The Harvard School of Public Health reports that an adult on a 2,000-calorie diet should consume about nine servings of produce each day, or approximately 2 1/2 cups of vegetables and 2 cups of fruit. However, a 2006 study published in the "Journal of the American Dietetic Association" reported that only about 40 percent of Americans eat at least five servings of produce daily. Including plenty of raw leafy green vegetables like spinach, kale, endive, escarole and romaine lettuce regularly in your diet is a good way to help you reach your daily produce requirement. Add them to salads and slaws, tuck them into wraps or eat the leaves spread with a healthy dip like hummus or mashed avocado.
Serving Size for Adults
According to the U.S. Department of Agriculture's MyPlate.gov, 2 cups of raw leafy green vegetables counts as one vegetable serving for adult men and women. Registered dietitian Sidney Fry says that for adults who exercise between 30 to 60 minutes each day, this amount fulfills about a third of a man's recommended intake of vegetables and just under half of a woman's requirement. A simple way to ensure that you're eating at least 2 cups of raw leafy vegetables daily is to eat a salad prepared with 1 cup of greens at both lunch and dinner.
Serving Size for Children and Adolescents
The recommended serving size of raw leafy vegetables is the same for children and adolescents as it is for adults -- 2 cups of raw greens, which is equivalent to one 1-cup vegetable serving. Children need fewer servings per day than adults: girls between 9 and 13 years old should have two 1-cup servings of vegetables daily, while boys of the same age should have 2 1/2 servings. Adolescent girls need 2 1/2 cups per day and adolescent boys need 3 cups. If you have children and teens reluctant to eat raw, leafy vegetables in salads, you can help them get enough in their diet by serving their favorite grilled or broiled poultry, seafood or meat in lettuce wraps, or by offering favorite dishes served on a bed of greens.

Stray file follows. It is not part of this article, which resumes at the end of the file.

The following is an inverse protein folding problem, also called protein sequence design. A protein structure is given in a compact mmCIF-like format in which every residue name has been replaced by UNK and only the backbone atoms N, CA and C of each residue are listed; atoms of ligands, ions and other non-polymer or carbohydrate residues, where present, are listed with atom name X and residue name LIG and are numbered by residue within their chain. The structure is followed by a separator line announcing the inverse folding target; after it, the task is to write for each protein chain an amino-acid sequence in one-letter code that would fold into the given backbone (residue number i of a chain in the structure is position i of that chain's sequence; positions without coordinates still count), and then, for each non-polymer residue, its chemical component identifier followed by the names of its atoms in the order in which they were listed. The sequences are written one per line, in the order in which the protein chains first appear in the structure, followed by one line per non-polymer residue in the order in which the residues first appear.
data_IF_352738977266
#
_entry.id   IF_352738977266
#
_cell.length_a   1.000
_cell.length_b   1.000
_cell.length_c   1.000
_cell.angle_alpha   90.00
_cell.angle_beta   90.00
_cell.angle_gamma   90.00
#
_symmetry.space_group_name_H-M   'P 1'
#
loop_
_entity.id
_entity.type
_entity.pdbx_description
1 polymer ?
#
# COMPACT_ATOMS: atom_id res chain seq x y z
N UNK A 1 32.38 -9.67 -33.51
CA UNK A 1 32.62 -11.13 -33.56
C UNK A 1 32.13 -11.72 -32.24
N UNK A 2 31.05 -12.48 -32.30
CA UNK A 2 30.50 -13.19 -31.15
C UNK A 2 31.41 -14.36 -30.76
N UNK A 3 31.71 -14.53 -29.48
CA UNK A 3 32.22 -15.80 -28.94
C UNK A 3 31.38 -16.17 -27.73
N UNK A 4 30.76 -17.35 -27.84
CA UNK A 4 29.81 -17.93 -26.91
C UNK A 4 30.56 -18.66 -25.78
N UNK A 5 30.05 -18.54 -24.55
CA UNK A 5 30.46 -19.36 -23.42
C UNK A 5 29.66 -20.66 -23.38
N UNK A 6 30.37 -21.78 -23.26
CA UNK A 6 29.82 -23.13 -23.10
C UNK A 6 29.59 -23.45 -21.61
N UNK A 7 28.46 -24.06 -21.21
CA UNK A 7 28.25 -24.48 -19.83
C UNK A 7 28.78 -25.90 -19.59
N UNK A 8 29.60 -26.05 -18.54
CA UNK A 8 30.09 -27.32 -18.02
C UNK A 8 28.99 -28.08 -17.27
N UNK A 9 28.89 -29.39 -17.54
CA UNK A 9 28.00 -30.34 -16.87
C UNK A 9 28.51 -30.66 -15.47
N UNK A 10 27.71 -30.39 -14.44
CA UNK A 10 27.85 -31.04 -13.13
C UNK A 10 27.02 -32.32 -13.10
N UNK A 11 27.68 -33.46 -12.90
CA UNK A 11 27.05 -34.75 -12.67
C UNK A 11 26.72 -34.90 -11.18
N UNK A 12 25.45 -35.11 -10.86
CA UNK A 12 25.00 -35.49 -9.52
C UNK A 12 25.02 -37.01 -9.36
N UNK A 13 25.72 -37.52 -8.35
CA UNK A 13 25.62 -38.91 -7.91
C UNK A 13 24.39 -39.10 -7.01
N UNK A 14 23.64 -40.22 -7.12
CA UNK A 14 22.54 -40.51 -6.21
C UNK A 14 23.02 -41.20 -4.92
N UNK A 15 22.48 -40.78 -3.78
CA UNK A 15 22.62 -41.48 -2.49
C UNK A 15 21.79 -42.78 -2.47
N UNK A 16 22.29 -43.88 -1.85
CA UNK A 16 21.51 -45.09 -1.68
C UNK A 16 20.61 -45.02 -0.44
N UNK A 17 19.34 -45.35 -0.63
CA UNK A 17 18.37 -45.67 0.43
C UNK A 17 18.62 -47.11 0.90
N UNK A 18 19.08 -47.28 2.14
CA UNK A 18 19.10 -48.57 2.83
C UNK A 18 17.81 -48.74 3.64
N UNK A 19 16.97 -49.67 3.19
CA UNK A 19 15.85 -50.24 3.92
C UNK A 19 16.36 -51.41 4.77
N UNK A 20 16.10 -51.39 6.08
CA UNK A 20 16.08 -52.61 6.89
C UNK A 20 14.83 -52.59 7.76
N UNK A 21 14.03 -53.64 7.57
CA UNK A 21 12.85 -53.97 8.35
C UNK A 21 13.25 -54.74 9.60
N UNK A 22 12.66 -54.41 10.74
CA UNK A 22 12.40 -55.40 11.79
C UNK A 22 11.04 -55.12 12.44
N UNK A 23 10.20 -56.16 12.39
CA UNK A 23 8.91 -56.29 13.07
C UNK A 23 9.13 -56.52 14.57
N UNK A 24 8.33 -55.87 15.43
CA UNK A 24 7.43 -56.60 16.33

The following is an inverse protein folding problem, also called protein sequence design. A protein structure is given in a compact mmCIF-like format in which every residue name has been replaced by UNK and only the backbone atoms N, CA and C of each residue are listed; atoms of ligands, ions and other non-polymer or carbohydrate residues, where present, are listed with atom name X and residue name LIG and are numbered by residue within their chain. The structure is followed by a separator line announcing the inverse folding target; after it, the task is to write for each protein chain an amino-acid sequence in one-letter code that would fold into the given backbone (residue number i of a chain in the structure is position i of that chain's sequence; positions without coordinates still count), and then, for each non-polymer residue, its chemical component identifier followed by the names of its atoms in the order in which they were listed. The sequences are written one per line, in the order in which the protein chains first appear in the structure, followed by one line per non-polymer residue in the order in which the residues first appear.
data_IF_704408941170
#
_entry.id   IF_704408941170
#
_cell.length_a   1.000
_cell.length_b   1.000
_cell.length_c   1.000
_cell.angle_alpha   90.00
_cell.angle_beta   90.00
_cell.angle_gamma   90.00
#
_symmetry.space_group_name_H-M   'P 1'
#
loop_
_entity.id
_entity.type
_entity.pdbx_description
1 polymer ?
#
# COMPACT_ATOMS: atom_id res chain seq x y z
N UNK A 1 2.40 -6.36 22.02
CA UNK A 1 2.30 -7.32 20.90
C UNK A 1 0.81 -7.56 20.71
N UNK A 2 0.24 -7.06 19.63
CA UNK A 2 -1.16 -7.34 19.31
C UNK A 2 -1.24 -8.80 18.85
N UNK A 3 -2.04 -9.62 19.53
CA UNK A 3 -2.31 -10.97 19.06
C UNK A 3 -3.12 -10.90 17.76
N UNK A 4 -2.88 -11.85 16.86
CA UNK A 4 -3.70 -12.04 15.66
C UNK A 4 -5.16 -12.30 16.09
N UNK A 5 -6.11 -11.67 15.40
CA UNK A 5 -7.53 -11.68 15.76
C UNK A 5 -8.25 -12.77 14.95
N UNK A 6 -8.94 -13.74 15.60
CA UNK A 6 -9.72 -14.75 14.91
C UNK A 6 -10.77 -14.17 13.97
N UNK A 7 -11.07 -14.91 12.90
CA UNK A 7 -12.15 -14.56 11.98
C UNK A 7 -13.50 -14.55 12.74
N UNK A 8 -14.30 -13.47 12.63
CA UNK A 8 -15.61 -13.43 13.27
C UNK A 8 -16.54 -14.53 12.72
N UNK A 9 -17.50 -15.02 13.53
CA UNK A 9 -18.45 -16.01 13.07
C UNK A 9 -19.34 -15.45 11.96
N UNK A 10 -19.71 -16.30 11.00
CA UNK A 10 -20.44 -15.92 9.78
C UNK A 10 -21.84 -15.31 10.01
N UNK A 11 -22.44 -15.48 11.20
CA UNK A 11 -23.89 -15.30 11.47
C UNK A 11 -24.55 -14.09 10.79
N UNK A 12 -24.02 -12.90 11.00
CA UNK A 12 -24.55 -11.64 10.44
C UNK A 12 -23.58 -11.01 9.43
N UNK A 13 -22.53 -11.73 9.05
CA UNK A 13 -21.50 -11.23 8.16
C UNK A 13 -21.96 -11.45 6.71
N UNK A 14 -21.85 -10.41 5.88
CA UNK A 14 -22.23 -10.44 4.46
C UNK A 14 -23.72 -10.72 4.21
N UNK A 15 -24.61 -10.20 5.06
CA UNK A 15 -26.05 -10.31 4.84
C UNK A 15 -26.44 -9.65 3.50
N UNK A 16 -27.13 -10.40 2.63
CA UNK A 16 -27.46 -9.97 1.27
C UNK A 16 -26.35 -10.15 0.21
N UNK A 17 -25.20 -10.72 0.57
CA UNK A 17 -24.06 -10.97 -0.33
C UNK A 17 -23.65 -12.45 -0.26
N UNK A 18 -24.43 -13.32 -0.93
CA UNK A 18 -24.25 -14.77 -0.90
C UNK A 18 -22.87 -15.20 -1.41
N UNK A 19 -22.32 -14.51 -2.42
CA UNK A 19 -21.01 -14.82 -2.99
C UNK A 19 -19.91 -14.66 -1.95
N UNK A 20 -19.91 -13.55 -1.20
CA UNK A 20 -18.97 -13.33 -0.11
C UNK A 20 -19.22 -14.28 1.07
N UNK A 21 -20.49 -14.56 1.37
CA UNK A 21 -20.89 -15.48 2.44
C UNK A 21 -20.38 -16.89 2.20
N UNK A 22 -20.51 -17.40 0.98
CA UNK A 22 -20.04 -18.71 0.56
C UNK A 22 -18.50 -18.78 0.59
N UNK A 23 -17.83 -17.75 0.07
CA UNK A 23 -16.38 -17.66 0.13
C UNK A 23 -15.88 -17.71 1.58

Recommended Weekly Intake
Although you should try to eat as wide a variety of vegetables each day as possible, the USDA assures that you don't need to worry about eating raw leafy green vegetables, red or orange vegetables, beans and legumes, starchy vegetables and other vegetables like mushrooms every single day in order to enhance your health and prevent disease. Instead, the USDA advises trying over the course of a week to consume a minimum amount from each vegetable category. When it comes to leafy vegetables, women should aim to get at least 1 1/2 cups weekly and men should try to get 2 cups. Children and adolescents should try to consume between 1 1/2 to 2 cups weekly.
It's important to eat enough raw, leafy green vegetables regularly, says the Colorado State University Extension, because they are dense with fiber, minerals such as calcium and vitamins like vitamin C, folate and vitamin A. They also contain a high concentration of antioxidants like beta-carotene, lutein and zeaxanthin, compounds which may help lower your risk of heart disease, cancer and eye disorders like cataracts and age-related macular degeneration. People with a high intake of vegetables like raw, leafy greens may also have a decreased risk of obesity, Type 2 diabetes and high blood pressure.
- Harvard School of Public Health: Vegetables and Fruits - Get Plenty Every Day
- Journal of the American Dietetic Association: Most Americans Eat Much Less Than Recommended Amounts of Fruits and Vegetables
- Choosemyplate.gov: What Counts as a Cup of Vegetables?
- Cooking Light: Ask Our Dietitian - How Many Fruits and Vegetables Should I Eat a Day?
- Cooking Light: Best & Worst Veggies
- Choosemyplate.gov: How Many Vegetables are Needed Daily or Weekly?
- Colorado State University Extension: Health Benefits and Safe Handling of Salad Greens
- American Optometric Association: Lutein & Zeaxanthin
- ChooseMyPlate.gov: Why Is It Important to Eat Vegetables?
Michelle Kerns writes for a variety of print and online publications and specializes in literature and science topics. She has served as a book columnist since 2008 and is a member of the National Book Critics Circle. Kerns studied English literature and neurology at UC Davis.